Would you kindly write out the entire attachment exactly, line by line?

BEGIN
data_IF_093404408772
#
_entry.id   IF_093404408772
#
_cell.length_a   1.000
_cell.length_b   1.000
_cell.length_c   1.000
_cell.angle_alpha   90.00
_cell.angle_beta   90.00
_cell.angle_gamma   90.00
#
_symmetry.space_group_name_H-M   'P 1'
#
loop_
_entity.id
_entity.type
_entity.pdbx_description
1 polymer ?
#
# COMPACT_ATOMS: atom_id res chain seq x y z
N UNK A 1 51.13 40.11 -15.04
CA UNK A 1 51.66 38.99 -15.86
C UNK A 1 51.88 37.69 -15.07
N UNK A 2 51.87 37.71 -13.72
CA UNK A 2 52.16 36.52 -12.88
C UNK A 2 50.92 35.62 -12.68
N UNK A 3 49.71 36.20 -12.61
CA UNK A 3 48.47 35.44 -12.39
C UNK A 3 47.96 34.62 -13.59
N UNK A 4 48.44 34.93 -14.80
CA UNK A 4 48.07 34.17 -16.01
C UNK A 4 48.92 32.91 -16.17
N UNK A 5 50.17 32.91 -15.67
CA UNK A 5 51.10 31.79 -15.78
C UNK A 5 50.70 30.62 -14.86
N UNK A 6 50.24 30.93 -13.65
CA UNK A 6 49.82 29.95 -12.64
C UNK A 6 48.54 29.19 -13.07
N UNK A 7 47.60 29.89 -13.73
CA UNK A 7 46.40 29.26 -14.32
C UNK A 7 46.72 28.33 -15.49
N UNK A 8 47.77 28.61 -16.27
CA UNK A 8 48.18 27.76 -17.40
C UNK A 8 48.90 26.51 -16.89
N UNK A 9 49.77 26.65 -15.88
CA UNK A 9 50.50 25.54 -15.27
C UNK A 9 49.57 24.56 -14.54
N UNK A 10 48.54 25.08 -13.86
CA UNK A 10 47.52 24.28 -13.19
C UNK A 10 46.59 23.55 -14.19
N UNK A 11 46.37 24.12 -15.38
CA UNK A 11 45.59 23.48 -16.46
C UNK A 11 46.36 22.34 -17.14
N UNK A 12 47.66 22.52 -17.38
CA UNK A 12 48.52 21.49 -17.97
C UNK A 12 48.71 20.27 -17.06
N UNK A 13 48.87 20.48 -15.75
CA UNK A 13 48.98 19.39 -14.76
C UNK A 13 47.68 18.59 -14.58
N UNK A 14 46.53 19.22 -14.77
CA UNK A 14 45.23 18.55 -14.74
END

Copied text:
data_IF_093404408772
#
_entry.id   IF_093404408772
#
_cell.length_a   1.000
_cell.length_b   1.000
_cell.length_c   1.000
_cell.angle_alpha   90.00
_cell.angle_beta   90.00
_cell.angle_gamma   90.00
#
_symmetry.space_group_name_H-M   'P 1'
#
loop_
_entity.id
_entity.type
_entity.pdbx_description
1 polymer ?
#
# COMPACT_ATOMS: atom_id res chain seq x y z
N UNK A 1 51.13 40.11 -15.04
CA UNK A 1 51.66 38.99 -15.86
C UNK A 1 51.88 37.69 -15.07
N UNK A 2 51.87 37.71 -13.72
CA UNK A 2 52.16 36.52 -12.88
C UNK A 2 50.92 35.62 -12.68
N UNK A 3 49.71 36.20 -12.61
CA UNK A 3 48.47 35.44 -12.39
C UNK A 3 47.96 34.62 -13.59
N UNK A 4 48.44 34.93 -14.80
CA UNK A 4 48.07 34.17 -16.01
C UNK A 4 48.92 32.91 -16.17
N UNK A 5 50.17 32.91 -15.67
CA UNK A 5 51.10 31.79 -15.78
C UNK A 5 50.70 30.62 -14.86
N UNK A 6 50.24 30.93 -13.65
CA UNK A 6 49.82 29.95 -12.64
C UNK A 6 48.54 29.19 -13.07
N UNK A 7 47.60 29.89 -13.73
CA UNK A 7 46.40 29.26 -14.32
C UNK A 7 46.72 28.33 -15.49
N UNK A 8 47.77 28.61 -16.27
CA UNK A 8 48.18 27.76 -17.40
C UNK A 8 48.90 26.51 -16.89
N UNK A 9 49.77 26.65 -15.88
CA UNK A 9 50.50 25.54 -15.27
C UNK A 9 49.57 24.56 -14.54
N UNK A 10 48.54 25.08 -13.86
CA UNK A 10 47.52 24.28 -13.19
C UNK A 10 46.59 23.55 -14.19
N UNK A 11 46.37 24.12 -15.38
CA UNK A 11 45.59 23.48 -16.46
C UNK A 11 46.36 22.34 -17.14
N UNK A 12 47.66 22.52 -17.38
CA UNK A 12 48.52 21.49 -17.97
C UNK A 12 48.71 20.27 -17.06
N UNK A 13 48.87 20.48 -15.75
CA UNK A 13 48.98 19.39 -14.76
C UNK A 13 47.68 18.59 -14.58
N UNK A 14 46.53 19.22 -14.77
CA UNK A 14 45.23 18.55 -14.74